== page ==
To be considered the Most Valuable Player, it's usually a prerequisite to actually, you know, play a lot of games in a season. If you want to actually win the award, that's the recommended approach to take.
But sometimes the best way to judge a player's true value to a team is to take him out of the equation. If things change -- and not for the good -- in a dramatic way, you're obviously talking about a player who is very valuable to that team.
Which brings us to one Pekka Rinne, Nashville Predators goaltender. He has been out of the lineup since Oct. 22 after suffering a dangerous infection in his pelvis. He is expected to return, but maybe not this season at this point. The guy who started 73 of Nashville's 82 games in 2011-12 and 43 of 48 last season has only played nine of 55 this season.
In his absence, Rinne's value to the Predators has been illuminated. It's no secret that Rinne is one of the top goaltenders in the game and has been for a few seasons now. That's why the Predators gave him a massive, lucrative contract extension that made him one of the highest-paid goalies in the league. You don't lose a guy like Rinne and then expect not to feel the hit. In other words: Of course he's valuable, all good goalies are.
The question becomes how much of a hit is reasonable to expect without the goalie, though? Is this reasonable?
|Last four seasons|
|Season (games)||Team Save %||Team GAA||Team PK %|
Aside from the penalty-killing percentage, the Predators have experienced lows this season in these categories (and it's not like this season's PK percentage is great). Now obviously there is a massive drop after the 2011-12 season, which just so happens to coincide with Ryan Suter leaving Nashville, and that helps to cloud the conversation -- and works pretty well when talking about Suter's value, doesn't it?
But last season was also an outlier for Rinne with a .910 save percentage. Sometimes it happens to goalies. This season in nine games, for example, he was back up to .917, just a shade under his career average of .919. Especially when dealing with short seasons, goalies' numbers rarely stay flat from year to year. They have good seasons and bad.
To take this all a step further, the first three years above might as well be considered all Rinne (not exactly but close). The final (current) season is without Rinne. To make that so, if we remove Rinne's nine games and see what the Predators have done in 46 games this season, almost the same timeframe as last year's shortened season, it gets clearer how much his absence has been felt.
At that point the save percentage for the group of Carter Hutton, Marek Mazanec, Devan Dubnyk and Magnus Hellberg dips to .901 and the GAA goes up to 2.98. The difference between last season and this becomes more evident.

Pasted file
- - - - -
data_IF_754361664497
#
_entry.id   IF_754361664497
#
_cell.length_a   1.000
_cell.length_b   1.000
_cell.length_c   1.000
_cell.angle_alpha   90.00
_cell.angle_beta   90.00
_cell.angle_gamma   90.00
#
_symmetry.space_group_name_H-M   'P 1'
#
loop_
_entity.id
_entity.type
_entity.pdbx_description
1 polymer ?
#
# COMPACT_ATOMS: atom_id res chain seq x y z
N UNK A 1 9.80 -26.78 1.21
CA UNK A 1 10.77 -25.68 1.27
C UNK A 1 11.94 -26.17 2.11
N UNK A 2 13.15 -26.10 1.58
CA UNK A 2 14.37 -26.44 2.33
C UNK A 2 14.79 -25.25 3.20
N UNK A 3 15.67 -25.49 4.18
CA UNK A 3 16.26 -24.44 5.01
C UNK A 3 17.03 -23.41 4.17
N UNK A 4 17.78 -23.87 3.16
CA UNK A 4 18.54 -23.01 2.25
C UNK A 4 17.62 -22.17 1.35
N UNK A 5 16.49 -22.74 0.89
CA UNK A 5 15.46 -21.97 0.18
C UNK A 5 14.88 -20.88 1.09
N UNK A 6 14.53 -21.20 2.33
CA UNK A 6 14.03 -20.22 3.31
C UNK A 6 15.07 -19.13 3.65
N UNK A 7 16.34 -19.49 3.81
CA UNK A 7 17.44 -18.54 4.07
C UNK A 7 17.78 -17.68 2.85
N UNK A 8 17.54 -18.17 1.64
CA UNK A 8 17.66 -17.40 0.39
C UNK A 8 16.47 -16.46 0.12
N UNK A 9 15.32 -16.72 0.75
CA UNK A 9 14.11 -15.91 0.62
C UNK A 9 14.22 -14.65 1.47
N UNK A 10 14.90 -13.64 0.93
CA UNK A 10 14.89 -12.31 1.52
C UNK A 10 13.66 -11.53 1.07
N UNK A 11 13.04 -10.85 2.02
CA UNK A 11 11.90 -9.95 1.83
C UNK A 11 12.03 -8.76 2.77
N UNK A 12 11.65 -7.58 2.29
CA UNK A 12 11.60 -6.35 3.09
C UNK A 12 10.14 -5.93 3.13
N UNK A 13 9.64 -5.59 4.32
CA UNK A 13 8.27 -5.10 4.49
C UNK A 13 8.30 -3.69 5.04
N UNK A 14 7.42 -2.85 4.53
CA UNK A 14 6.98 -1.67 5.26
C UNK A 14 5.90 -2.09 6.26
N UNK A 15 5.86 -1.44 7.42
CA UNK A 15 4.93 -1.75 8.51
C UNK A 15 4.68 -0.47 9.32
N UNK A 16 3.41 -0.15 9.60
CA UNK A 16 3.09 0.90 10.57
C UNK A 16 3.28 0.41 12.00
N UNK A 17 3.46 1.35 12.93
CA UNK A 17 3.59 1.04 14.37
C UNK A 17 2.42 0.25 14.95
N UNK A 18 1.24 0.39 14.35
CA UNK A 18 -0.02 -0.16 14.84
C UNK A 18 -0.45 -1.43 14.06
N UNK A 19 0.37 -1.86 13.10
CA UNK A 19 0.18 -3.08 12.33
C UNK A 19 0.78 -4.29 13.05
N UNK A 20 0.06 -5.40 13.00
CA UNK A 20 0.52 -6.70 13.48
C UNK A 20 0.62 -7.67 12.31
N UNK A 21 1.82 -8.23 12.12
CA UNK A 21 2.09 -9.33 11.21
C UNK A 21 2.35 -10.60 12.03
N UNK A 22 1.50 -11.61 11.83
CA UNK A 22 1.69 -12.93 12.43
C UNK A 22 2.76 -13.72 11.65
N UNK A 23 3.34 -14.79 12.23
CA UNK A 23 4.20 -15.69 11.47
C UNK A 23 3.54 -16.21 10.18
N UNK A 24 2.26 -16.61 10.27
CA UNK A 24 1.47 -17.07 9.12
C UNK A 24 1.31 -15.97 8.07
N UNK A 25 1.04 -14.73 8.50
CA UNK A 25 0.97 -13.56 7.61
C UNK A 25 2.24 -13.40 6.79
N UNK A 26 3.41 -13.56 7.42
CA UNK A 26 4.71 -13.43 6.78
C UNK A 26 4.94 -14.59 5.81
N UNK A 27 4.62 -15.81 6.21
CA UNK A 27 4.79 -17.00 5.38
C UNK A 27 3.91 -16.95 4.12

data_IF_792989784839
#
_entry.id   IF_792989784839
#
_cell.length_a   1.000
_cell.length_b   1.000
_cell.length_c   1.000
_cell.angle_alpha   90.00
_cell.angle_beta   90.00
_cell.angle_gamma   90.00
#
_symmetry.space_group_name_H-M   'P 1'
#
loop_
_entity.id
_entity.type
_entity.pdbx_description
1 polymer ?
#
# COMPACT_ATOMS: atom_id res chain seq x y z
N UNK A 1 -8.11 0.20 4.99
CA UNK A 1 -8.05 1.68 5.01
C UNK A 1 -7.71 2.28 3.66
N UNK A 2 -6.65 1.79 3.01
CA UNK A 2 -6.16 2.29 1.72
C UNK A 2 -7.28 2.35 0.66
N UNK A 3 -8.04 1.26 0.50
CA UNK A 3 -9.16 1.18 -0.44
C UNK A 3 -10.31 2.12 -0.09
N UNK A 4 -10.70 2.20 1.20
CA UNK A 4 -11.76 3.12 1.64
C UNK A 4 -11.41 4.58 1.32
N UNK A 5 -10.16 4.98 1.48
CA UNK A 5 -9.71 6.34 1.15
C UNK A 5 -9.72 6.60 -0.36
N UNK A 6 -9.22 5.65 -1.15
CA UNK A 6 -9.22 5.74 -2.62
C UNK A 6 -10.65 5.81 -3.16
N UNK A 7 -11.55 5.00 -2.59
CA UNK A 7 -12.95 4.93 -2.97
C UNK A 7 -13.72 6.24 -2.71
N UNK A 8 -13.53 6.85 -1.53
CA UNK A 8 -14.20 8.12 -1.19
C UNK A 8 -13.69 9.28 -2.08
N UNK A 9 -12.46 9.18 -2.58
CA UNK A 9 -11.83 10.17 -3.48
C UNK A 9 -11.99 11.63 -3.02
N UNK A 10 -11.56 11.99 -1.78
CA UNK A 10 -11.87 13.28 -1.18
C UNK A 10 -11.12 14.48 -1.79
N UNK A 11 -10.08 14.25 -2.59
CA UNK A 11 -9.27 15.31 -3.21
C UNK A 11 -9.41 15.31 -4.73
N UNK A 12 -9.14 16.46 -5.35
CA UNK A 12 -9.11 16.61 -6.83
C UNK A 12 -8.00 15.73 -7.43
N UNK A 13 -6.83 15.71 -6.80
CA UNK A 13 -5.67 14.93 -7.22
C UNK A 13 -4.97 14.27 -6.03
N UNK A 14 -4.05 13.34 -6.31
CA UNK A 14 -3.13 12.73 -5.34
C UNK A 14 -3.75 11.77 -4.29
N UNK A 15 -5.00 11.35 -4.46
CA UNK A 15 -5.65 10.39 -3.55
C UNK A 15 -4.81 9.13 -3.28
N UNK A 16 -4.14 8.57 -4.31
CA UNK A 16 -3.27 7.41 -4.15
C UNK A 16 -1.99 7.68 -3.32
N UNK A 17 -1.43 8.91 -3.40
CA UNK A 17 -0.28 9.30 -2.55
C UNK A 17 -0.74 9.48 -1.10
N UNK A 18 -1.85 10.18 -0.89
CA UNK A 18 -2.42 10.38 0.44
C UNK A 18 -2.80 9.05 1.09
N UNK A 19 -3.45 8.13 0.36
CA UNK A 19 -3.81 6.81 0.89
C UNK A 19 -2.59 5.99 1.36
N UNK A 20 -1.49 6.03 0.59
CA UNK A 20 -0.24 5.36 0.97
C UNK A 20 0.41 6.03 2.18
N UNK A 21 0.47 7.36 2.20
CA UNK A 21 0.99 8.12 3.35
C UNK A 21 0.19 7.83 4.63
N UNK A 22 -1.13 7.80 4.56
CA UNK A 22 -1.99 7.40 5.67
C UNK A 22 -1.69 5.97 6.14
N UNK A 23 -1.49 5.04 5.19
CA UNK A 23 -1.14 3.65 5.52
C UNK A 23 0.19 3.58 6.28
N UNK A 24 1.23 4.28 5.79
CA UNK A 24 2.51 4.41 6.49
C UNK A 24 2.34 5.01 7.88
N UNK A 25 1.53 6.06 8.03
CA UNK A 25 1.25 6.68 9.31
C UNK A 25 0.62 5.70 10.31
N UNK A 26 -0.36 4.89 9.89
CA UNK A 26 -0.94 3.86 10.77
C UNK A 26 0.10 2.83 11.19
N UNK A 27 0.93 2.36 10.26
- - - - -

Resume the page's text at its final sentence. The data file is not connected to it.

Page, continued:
|Goalie (games)||Save %||GAA|
Eventually the road leads back to the ideas of the Barry Trotz system and how it yields excellent goaltending. Tomas Vokoun excelled for years in Nashville and that torch was handed seamlessly to Rinne. The constant all along has been the defensive-stalwart coach that is Trotz.
On the Predators' team site, here's what his bio has to say about that system:
Trotz's system has seen the Predators finish among the Top 10 in penalty killing rankings six times in the last eight seasons, and in the League's top half in goals-against average seven times in the last eight years.
This season the Predators are 23rd in goals-against average and 23rd in PK percentage. Perhaps we owe Vokoun and Rinne apologies for being attached to the label of "Barry Trotz goalies." Vokoun has shown outside of Nashville that he's good and if it ever came to be, it's a fair assumption that the same would happen to Rinne, but with his long-term deal that's purely hypothetical. The system hasn't been the difference lately, it has been the personnel, particularly the goaltending.
That isn't to try and discredit Trotz or the value of coaching, it's simply to acknowledge the value of a goalie such as Rinne. If anything, it could be an indictment on GM David Poile for coming into the season with the inexperienced Hutton as his backup.
Even through the subpar goaltending the Predators have received this season without Rinne, they have remained competitive. As we all know, life is tough in the West but if the Preds had been shifted to the East instead of Columbus or Detroit, they would be one point back of playoff position right now.
With how relatively close they are, the difference in a healthy Rinne vs. injured Rinne could very well be the difference at this point from being eight points back of a playoff spot in the West and being square in the race. The team has given up more than half-a-goal per game more without Rinne on the ice. Over a 46-game span, you're talking about a difference of roughly 25 goals against. That's a lot and surely it would be reflected in the Predators' standing.
You can't help but look at the Predators and wonder where they would be right now if Rinne were playing. Their offense still isn't lighting the league on fire but it has improved from last season by 0.19 goals per game. With better goaltending, with a player like Rinne available, that uptick in offense could have resulted in a rise in the standings and back into playoff contention. That's a pretty good indication of a player's value.